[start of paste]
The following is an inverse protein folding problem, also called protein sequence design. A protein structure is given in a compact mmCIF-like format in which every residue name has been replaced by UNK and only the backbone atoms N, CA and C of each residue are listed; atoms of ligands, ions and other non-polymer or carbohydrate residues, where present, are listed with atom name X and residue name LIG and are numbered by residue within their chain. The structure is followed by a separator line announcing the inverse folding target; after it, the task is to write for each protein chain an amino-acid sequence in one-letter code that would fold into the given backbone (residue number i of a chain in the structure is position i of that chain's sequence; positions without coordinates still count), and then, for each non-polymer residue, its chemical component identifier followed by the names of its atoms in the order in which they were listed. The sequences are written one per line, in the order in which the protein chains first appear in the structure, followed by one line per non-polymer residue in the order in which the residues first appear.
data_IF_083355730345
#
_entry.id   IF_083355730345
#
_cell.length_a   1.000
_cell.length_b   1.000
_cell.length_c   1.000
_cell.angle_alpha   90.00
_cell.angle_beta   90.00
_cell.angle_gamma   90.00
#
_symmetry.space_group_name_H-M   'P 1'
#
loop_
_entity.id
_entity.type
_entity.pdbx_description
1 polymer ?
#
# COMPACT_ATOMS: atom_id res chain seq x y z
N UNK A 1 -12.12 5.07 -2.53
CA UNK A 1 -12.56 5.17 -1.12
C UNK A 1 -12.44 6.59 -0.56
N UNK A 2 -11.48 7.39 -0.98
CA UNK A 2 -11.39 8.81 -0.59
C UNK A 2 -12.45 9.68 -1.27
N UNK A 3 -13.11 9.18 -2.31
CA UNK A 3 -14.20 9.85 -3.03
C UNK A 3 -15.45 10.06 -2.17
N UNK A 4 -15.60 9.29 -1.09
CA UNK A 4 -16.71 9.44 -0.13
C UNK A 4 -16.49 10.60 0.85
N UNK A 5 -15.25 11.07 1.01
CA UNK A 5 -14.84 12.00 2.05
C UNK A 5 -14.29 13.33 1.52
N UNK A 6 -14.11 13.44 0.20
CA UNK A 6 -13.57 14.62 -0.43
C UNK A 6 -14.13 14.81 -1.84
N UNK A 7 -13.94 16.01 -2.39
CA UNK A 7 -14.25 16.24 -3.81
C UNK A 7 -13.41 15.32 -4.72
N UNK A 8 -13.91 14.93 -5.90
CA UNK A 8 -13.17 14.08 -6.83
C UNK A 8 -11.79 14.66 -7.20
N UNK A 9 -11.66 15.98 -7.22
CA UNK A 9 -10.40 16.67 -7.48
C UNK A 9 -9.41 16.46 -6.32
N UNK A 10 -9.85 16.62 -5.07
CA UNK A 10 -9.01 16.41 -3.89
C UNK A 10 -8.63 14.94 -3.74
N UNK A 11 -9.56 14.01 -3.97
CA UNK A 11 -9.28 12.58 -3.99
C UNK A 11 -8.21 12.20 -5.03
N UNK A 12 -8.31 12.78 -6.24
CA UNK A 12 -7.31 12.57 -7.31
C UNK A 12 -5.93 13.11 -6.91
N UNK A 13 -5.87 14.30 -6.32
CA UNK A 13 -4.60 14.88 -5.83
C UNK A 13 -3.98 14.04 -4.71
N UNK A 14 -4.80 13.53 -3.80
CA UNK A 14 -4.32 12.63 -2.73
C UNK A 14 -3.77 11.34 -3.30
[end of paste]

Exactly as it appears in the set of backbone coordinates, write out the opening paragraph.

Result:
The following is an inverse protein folding problem, also called protein sequence design. A protein structure is given in a compact mmCIF-like format in which every residue name has been replaced by UNK and only the backbone atoms N, CA and C of each residue are listed; atoms of ligands, ions and other non-polymer or carbohydrate residues, where present, are listed with atom name X and residue name LIG and are numbered by residue within their chain. The structure is followed by a separator line announcing the inverse folding target; after it, the task is to write for each protein chain an amino-acid sequence in one-letter code that would fold into the given backbone (residue number i of a chain in the structure is position i of that chain's sequence; positions without coordinates still count), and then, for each non-polymer residue, its chemical component identifier followed by the names of its atoms in the order in which they were listed. The sequences are written one per line, in the order in which the protein chains first appear in the structure, followed by one line per non-polymer residue in the order in which the residues first appear.